The reason for this, perhaps, is because the reception of a text requires a reciprocal process to the one followed in its production. The writer forged a path of thoughts, a carefully constructed argument. The reader must discover this path. He too must exert energy to find and to follow his pastor’s line of reasoning. He must be willing to think similar thoughts in order to comprehend. Then, if the author has been persuasive, his reader can affirm the argument and make it his own.
The certainty of this process is increased by the time taken to read. The blog post, the article, the book, these entities require sustained attention. They ask for a commitment. Texting, chit-chat, and emails must stop if the written piece is to be taken seriously. Thus, each unit of prose possesses an authority inherent to its form. It towers above lesser forms of communication. And it comes with a health warning: “I intend to consume.”
This phenomenon of possessing the reader is further augmented through the possibility of multiple readings. The carefully crafted essay isn’t going anywhere. The ink on the page is indelible. As such, the written word presents a unique opportunity for the congregant to return, ad infinitum, to the sequence of ideas. He may “be consumed,” as often as he desires, by the same argument. And every time he reads, he submits himself afresh to the thoughts of his pastor, agreeing to imitate the patterns of his mind.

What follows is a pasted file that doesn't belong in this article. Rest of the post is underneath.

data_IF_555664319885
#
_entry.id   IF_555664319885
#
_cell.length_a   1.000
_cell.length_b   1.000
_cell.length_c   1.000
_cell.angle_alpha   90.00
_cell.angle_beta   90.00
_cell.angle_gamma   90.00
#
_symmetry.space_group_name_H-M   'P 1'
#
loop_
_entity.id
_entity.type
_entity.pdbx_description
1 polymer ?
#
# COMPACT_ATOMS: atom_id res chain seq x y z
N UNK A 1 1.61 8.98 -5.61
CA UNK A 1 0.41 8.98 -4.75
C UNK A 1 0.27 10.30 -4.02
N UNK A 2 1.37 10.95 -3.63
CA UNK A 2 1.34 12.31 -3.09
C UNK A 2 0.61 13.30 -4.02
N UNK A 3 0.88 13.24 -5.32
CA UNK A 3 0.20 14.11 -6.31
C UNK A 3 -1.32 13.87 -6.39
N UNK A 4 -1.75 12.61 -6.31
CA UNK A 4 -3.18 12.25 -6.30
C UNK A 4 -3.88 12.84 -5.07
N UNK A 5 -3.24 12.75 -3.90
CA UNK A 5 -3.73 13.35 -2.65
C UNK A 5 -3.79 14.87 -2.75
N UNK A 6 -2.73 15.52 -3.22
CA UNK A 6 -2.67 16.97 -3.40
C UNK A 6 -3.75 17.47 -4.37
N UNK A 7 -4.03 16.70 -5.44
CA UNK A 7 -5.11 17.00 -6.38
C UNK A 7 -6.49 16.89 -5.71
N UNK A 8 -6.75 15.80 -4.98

Evidently, writing is a responsibility. But it is also an opportunity. As each graduate labors to conform God’s people to the image of the Son, he should avail himself of every means possible. To neglect the practice of writing is to overlook a vista of influence that might otherwise yield significant fruit in our social-media age. Good writing is not the same as a Facebook post, nor a “ministry selfie.” It simultaneously asks for and effects a degree of like-mindedness between the author and his reader. If the newly qualified alum underestimates its power, he does so to his folly.
This May, as many graduates leave our midst and head for the giddy heights of pastoral ministry, much wisdom will be dispensed: some final words from a professor, a crucial nugget of advice from the pastor. As for me, my exhortation will be simply this: dear graduate, please write.